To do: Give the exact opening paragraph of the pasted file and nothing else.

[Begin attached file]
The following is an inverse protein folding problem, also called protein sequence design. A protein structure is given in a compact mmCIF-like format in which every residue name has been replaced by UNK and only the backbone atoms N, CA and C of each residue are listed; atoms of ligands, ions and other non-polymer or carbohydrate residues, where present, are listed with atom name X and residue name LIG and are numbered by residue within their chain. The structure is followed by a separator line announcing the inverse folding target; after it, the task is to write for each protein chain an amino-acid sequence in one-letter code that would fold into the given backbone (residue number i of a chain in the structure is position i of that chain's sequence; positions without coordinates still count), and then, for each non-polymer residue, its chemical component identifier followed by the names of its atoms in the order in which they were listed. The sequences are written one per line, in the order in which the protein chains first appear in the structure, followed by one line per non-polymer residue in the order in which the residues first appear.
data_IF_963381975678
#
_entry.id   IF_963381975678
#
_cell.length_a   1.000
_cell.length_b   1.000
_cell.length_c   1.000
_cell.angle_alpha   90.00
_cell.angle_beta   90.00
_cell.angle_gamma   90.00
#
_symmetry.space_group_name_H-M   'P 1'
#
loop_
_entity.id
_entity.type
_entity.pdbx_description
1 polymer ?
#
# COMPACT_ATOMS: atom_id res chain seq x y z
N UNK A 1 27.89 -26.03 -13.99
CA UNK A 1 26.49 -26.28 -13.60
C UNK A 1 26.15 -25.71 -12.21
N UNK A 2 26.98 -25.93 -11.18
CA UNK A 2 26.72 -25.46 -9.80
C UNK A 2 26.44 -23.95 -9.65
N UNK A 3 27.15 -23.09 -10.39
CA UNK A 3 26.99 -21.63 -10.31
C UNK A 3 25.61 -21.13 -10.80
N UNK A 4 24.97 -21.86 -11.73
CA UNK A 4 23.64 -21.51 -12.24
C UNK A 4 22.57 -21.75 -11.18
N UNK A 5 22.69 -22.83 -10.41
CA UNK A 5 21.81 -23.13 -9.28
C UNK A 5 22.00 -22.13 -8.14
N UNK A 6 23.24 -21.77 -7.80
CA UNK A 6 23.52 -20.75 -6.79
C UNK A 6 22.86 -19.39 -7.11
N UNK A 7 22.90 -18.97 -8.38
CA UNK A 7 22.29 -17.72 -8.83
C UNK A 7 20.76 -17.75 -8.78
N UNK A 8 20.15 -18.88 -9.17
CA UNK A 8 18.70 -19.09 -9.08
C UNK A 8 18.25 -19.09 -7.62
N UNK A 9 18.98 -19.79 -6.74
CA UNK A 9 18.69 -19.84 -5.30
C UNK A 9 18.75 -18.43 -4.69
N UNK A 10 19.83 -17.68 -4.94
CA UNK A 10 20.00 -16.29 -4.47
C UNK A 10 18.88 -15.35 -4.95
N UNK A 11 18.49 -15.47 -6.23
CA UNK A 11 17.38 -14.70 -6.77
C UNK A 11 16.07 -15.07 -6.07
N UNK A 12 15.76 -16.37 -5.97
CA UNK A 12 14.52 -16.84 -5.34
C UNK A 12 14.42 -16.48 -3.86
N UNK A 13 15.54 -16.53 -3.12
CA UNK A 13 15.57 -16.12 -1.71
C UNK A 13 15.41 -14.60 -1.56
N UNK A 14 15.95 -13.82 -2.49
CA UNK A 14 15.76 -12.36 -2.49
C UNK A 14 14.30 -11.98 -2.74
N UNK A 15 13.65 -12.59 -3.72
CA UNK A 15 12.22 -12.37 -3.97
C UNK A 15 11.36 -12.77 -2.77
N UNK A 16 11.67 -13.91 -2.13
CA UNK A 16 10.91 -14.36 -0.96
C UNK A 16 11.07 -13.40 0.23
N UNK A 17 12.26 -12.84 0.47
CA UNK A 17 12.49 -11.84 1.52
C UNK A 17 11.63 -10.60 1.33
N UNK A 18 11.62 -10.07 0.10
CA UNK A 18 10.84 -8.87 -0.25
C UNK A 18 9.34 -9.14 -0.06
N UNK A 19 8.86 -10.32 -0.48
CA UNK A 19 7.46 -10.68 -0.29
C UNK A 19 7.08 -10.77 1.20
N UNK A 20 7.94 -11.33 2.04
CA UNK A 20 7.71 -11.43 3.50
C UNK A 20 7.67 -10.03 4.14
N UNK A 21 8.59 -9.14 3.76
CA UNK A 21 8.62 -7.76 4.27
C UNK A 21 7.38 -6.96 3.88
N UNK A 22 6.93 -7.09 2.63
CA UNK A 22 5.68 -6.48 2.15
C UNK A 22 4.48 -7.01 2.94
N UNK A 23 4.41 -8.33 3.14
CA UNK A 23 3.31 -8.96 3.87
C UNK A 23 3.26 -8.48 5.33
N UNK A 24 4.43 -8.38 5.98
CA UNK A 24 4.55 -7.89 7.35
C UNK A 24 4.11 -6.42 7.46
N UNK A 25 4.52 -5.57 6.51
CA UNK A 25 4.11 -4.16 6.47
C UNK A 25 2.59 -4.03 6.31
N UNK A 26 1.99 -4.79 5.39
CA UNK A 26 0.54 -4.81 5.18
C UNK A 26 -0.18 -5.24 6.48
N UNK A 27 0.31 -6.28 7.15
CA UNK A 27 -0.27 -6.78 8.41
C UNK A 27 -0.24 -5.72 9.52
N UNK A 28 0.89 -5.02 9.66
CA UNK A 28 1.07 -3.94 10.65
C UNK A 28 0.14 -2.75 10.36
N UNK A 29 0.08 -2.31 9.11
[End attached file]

The following is an inverse protein folding problem, also called protein sequence design. A protein structure is given in a compact mmCIF-like format in which every residue name has been replaced by UNK and only the backbone atoms N, CA and C of each residue are listed; atoms of ligands, ions and other non-polymer or carbohydrate residues, where present, are listed with atom name X and residue name LIG and are numbered by residue within their chain. The structure is followed by a separator line announcing the inverse folding target; after it, the task is to write for each protein chain an amino-acid sequence in one-letter code that would fold into the given backbone (residue number i of a chain in the structure is position i of that chain's sequence; positions without coordinates still count), and then, for each non-polymer residue, its chemical component identifier followed by the names of its atoms in the order in which they were listed. The sequences are written one per line, in the order in which the protein chains first appear in the structure, followed by one line per non-polymer residue in the order in which the residues first appear.